Wrong numbers focus of Florida Highway Patrol’s ticket-quota scandal


I’m having a hard time getting worked up about the ticket-quota scandal unfolding in the Florida Highway Patrol.

It started this summer with an email written by FHP Maj. Mark Welch. He explained that he expected his troopers patrolling an eight-county section of North Florida, including Interstate 10, to ticket motorists at a higher rate.

“The patrol wants to see two citations an hour,” the email said. “This is not a quota; It’s what we are asking you to do to support this important initiative.”

The initiative is something called the Statewide Overtime Action Response (SOAR) program, which was started in 2002 to address the increase in crashes on Florida’s highways. SOAR authorizes troopers to work overtime if they do traffic enforcement in high-priority areas.

Troopers get time-and-a-half pay when they’re working SOAR hours, and while doing it, are expected to aggressively enforce traffic laws. Their overtime pay comes from a $5 million-a-year pot of taxpayer money allocated by the Legislature.

So Welch’s email was basically a reminder to troopers that if they’re being paid overtime to work SOAR they ought to be writing at least two tickets an hour. At the time, the SOAR-deployed troopers in Welch’s area were writing tickets at a clip of about 1.3 citations per hour.

Writing two traffic tickets an hour on the interstate doesn’t sound all that aggressive to me.

I’m guessing that even heavily distracted person can spot two wildly dangerous drivers on I-95 in any given hour, and still have 40 minutes left to do a crossword puzzle, play Candy Crush, or eat a panini in the emergency lane.

But Welch’s words sounded like a quota, even though he said it wasn’t a quota. And “quota” is a dirty word when it comes to traffic tickets, and one prohibited by Florida law.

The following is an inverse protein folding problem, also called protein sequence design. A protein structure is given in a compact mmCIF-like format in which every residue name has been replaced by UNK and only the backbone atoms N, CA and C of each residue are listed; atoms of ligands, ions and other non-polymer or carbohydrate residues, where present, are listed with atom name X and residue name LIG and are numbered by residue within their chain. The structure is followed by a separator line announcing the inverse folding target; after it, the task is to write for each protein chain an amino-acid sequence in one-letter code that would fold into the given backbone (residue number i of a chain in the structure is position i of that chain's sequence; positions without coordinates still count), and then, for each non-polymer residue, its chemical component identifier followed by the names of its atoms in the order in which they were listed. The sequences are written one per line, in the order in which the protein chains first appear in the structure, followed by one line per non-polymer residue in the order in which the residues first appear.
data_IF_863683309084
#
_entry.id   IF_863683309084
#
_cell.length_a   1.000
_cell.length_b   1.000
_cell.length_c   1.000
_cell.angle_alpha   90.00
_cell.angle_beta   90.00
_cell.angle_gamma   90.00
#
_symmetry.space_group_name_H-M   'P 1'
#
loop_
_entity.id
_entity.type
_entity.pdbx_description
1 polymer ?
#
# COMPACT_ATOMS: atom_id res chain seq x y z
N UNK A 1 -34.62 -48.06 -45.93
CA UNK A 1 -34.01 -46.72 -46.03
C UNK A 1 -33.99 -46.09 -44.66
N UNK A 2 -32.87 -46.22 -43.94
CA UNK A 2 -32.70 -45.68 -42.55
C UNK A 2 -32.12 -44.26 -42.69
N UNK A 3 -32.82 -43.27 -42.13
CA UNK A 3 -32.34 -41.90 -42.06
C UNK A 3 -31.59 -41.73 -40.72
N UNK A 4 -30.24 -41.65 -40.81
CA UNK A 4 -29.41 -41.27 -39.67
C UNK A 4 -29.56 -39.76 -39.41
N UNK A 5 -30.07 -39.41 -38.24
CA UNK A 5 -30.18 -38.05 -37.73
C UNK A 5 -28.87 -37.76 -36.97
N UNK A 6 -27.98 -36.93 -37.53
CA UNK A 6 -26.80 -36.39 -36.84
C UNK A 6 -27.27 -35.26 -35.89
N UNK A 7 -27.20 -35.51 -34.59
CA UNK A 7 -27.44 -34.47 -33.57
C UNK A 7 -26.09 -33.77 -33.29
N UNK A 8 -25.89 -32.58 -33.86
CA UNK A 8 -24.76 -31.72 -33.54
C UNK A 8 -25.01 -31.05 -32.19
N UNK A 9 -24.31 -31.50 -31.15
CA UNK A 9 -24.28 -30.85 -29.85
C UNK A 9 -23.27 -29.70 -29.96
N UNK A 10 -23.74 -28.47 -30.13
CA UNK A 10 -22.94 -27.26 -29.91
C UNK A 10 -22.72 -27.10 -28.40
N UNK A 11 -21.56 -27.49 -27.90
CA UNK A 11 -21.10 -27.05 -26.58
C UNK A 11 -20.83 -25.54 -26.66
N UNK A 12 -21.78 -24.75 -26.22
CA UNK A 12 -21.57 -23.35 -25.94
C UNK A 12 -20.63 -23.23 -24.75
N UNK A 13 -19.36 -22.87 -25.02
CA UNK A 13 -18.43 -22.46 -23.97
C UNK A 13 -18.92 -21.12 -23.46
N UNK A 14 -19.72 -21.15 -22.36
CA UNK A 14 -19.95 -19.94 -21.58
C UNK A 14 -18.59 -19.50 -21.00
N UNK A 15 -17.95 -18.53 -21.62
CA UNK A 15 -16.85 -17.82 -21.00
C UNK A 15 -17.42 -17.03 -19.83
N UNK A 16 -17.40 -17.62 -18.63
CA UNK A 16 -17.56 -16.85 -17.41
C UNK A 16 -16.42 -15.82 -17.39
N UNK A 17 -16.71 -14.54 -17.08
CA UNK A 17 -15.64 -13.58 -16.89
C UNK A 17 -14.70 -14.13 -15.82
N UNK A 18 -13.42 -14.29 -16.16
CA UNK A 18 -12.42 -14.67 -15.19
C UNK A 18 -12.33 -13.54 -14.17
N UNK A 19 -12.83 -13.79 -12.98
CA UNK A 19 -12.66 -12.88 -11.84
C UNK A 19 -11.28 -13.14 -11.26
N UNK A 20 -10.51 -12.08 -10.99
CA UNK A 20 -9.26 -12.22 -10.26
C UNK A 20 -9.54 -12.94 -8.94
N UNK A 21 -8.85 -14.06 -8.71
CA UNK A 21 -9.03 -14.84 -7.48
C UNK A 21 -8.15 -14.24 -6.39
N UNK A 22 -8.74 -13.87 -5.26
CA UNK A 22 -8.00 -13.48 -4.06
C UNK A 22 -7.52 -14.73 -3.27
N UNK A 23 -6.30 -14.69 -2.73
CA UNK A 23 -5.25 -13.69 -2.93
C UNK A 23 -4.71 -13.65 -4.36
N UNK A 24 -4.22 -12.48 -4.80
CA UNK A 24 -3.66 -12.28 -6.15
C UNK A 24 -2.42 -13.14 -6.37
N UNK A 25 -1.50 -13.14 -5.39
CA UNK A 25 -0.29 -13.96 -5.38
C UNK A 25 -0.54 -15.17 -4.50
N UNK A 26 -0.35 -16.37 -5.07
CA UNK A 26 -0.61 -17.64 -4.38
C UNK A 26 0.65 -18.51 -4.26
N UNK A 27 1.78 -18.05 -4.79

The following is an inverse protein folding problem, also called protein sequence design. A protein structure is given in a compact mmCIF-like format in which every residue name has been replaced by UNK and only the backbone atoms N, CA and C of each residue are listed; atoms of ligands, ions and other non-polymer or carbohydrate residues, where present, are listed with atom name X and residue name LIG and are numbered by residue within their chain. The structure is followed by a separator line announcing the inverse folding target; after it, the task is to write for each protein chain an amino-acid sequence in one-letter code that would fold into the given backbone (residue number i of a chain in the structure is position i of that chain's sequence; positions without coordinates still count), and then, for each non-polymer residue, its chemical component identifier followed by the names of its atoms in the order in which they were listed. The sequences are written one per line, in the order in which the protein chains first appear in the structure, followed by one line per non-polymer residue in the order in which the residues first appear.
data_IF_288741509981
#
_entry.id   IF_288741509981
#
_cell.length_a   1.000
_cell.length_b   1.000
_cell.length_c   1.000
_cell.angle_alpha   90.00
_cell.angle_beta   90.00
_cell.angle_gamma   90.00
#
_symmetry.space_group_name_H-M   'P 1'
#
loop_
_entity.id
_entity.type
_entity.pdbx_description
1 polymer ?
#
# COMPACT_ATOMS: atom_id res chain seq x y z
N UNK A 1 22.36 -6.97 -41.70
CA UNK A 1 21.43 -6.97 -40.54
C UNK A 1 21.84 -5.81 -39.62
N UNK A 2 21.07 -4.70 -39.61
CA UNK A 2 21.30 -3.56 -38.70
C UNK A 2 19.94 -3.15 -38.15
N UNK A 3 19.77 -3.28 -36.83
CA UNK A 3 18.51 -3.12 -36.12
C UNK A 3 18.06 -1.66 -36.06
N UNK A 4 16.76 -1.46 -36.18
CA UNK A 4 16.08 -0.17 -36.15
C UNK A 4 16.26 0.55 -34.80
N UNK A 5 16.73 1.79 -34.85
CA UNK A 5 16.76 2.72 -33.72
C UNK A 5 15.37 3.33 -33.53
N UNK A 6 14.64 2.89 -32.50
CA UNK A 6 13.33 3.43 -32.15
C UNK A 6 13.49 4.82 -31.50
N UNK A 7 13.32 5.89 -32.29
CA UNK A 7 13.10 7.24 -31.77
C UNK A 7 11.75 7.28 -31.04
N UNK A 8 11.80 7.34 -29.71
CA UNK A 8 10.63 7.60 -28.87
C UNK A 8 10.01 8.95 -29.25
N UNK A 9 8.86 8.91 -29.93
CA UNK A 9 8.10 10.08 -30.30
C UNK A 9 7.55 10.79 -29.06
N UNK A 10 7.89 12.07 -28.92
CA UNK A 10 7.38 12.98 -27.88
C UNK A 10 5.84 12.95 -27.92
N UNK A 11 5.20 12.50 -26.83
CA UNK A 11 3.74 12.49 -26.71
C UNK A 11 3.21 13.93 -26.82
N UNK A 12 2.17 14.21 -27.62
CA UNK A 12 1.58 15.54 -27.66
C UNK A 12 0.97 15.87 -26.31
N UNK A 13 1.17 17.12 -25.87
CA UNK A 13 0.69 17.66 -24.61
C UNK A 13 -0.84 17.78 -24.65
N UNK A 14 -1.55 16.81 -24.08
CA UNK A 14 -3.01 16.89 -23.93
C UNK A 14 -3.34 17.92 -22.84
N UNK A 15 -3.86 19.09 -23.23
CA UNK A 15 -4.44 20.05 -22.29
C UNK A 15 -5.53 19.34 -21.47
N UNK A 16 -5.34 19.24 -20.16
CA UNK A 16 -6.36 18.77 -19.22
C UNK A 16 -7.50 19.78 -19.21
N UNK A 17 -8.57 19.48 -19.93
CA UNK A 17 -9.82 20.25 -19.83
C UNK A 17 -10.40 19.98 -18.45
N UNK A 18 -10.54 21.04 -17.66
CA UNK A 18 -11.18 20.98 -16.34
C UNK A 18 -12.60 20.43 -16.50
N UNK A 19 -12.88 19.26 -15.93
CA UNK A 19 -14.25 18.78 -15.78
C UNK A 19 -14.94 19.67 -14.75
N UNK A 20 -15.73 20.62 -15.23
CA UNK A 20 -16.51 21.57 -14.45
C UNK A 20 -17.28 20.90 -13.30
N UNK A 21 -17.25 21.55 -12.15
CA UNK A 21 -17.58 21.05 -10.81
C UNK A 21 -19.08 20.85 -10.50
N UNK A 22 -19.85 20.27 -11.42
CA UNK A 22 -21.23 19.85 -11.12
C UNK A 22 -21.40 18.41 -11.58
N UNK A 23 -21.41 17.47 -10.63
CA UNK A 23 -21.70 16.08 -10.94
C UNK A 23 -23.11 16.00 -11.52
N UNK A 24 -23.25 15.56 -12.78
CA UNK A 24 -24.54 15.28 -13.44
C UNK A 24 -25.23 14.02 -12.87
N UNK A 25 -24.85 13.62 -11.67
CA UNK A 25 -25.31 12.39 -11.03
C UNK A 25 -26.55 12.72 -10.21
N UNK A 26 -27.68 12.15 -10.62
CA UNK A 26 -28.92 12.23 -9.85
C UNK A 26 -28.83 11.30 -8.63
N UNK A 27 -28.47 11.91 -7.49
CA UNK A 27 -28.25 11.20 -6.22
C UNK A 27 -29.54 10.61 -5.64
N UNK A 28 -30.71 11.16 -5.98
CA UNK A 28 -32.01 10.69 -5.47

The quota talk came at a time when the stingy Florida Legislature and governor had finally coughed up a 5 percent pay raise for FHP troopers, who are the lowest paid state troopers in the country.

The starting pay for an FHP trooper has been about $34,000 and it hadn’t budged in 12 years. By comparison, highway patrol troopers in Texas start at $73,000 a year.

The low pay for FHP troopers has created partially empty recruiting classes and high turnover to higher-paying local and county departments.

As a result, there are about 240 vacancies in the nearly 2,000-member FHP force. So even though the state’s population and highway crashes have been increasing, the number of citations written has been falling every year.

Citations written by FHP troopers have gone from 947,000 in 2011 to 742,000 last year — a drop of more than 20 percent. Which makes Welch’s memo seem even more benign.

But the scandal got worse when another memo surfaced this summer that showed troopers in Miami-Dade who met their ticket-writing goals in March, got a paid weekend off in April.

“Sergeants, please get with these members and schedule their weekend pass,” the memo said.

That tickets-for-time-off practice has since been stopped. And Terry Rhodes, the executive director of the Florida Department of Highway Safety and Motor Vehicles, has been assuring the public that ticket quotas won’t be tolerated.